Felipe and Kumar note that except for Greece, increases in the unit labor costs stemmed primarily from a rise in the price index. 34 At first sight, this seems to suggest that inflation rather than growing wages was the cause for a loss in competitiveness. Yet, evidence for systematically higher inflation in countries with T2 liabilities and a competitiveness problem is once more unconvincing. Differentials in price increases are captured by data on the real effective exchange rate (REER), a measure of price competitiveness vis-à-vis trading partners that is deflated by the consumer price index. REER data shows that among the selected Eurozone countries, only Portugal and Greece experienced a systematic appreciation of prices since 1990 (Figure 4). After EMU, Spain, Ireland, and Italy also appreciated notably. Yet, employment in manufacturing was constant in these countries, suggesting that arguments about a systematic deterioration in competitiveness are overblown. 35
A final point on the CA explanation for T2 balances is theoretical. Although the CA and FA are cleared by an accounting convention in the Balance of Payments (BoP), it is misleading to describe financial flows in terms of CA deficits and surpluses. First, CAs in the Eurozone may not be the primary determinants of financial flows. Indeed, Gabrisch finds evidence for reverse causality, showing that liquidity preference determines financial flows (FA), which in turn affect trade patterns in the real economy (CA). 37 Second, even if the FA accommodates trade imbalances, the CA is ‘silent’ about the direction of gross financial flows and the associated distribution of risk therein. 38 In fact, in an integrated market like the Eurozone, CA data may not even reflect net financing flows. This is because the actual financial flows depend on the origin of capital and the location of the credit-providing intermediaries. A net-exporting country is therefore not automatically a net provider of credit to net-importing countries. In the Eurozone for instance, large financial institutions in Germany, France, and the Netherlands channeled savings from outside the Eurozone into euro countries with future T2 liabilities. 39 Hence, there was no clear-cut creditor-debtor relationship based on the CA within the Eurozone. In fact, causality may have run from the FA to the CA.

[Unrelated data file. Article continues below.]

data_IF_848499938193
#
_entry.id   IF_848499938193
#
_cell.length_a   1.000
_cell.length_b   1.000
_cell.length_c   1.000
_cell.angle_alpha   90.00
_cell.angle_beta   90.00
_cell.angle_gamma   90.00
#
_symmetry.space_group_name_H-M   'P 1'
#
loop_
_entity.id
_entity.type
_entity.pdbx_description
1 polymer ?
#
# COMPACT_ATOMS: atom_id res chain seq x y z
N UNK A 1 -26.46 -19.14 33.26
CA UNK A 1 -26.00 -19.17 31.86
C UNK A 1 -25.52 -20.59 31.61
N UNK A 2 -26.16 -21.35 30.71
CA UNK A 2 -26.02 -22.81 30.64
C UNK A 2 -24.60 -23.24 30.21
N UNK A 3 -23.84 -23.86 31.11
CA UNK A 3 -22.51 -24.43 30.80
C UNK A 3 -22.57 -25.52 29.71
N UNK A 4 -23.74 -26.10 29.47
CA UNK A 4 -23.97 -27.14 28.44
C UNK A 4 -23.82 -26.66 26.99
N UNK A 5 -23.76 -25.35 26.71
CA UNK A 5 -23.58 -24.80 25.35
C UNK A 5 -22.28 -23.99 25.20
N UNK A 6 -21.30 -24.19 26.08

T2 Balances 2008-2014: Emergence and Attenuation
The findings that there is no significant correlation between T2 balances and CA deficits and no systematic deterioration of competitiveness in countries with T2 liabilities directly challenge the view that T2 balances emerged due to structural imbalances. Moreover, the lacking theoretical relation between the CA and financial flows is at odds with Sinn’s claim that T2 balances constituted trade-financing credit flow from surplus to deficit countries. 40 An explanation better suited to available data is that T2 balances are primarily determined by dynamics on financial markets and the resulting capital flows. Auer finds evidence for a sudden stop in private capital inflows in peripheral countries, which was particularly stark in 2011.41 The main drivers of this stop were decreasing volumes in interbank funding (Figure 5), fire sales of peripheral government bonds, and deposit flight. During this time, portfolio investments, including those in derivative contracts, remained mostly stable. 42 In the context of Ireland, Buiter et al. argue that T2 deficits emerged as a function of changes in deposit levels after non-residents withdrew funds post-2009. 43